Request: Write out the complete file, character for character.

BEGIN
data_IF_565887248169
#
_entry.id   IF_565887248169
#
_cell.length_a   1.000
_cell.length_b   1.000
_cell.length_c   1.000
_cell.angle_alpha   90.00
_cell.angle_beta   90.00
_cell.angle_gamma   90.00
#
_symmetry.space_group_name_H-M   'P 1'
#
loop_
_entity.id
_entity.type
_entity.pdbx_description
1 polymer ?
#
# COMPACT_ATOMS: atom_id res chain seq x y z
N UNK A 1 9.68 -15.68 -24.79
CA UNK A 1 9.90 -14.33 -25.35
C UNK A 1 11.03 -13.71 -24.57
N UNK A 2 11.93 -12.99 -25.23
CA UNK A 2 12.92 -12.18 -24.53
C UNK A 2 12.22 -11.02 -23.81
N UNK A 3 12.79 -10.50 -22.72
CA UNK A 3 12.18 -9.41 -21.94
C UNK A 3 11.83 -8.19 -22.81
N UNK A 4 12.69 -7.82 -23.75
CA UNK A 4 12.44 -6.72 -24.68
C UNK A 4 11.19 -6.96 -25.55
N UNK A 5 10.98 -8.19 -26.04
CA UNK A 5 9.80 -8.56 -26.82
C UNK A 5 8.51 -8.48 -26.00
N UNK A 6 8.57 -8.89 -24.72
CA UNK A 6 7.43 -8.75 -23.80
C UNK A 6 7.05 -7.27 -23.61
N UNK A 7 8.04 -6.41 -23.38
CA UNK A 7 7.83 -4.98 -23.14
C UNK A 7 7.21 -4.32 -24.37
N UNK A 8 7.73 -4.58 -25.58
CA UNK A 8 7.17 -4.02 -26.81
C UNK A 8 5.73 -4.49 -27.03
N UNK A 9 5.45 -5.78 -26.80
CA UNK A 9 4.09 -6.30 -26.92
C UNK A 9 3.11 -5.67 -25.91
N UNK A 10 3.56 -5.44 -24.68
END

data_IF_565887248169
#
_entry.id   IF_565887248169
#
_cell.length_a   1.000
_cell.length_b   1.000
_cell.length_c   1.000
_cell.angle_alpha   90.00
_cell.angle_beta   90.00
_cell.angle_gamma   90.00
#
_symmetry.space_group_name_H-M   'P 1'
#
loop_
_entity.id
_entity.type
_entity.pdbx_description
1 polymer ?
#
# COMPACT_ATOMS: atom_id res chain seq x y z
N UNK A 1 9.68 -15.68 -24.79
CA UNK A 1 9.90 -14.33 -25.35
C UNK A 1 11.03 -13.71 -24.57
N UNK A 2 11.93 -12.99 -25.23
CA UNK A 2 12.92 -12.18 -24.53
C UNK A 2 12.22 -11.02 -23.81
N UNK A 3 12.79 -10.50 -22.72
CA UNK A 3 12.18 -9.41 -21.94
C UNK A 3 11.83 -8.19 -22.81
N UNK A 4 12.69 -7.82 -23.75
CA UNK A 4 12.44 -6.72 -24.68
C UNK A 4 11.19 -6.96 -25.55
N UNK A 5 10.98 -8.19 -26.04
CA UNK A 5 9.80 -8.56 -26.82
C UNK A 5 8.51 -8.48 -26.00
N UNK A 6 8.57 -8.89 -24.72
CA UNK A 6 7.43 -8.75 -23.80
C UNK A 6 7.05 -7.27 -23.61
N UNK A 7 8.04 -6.41 -23.38
CA UNK A 7 7.83 -4.98 -23.14
C UNK A 7 7.21 -4.32 -24.37
N UNK A 8 7.73 -4.58 -25.58
CA UNK A 8 7.17 -4.02 -26.81
C UNK A 8 5.73 -4.49 -27.03
N UNK A 9 5.45 -5.78 -26.80
CA UNK A 9 4.09 -6.30 -26.92
C UNK A 9 3.11 -5.67 -25.91
N UNK A 10 3.56 -5.44 -24.68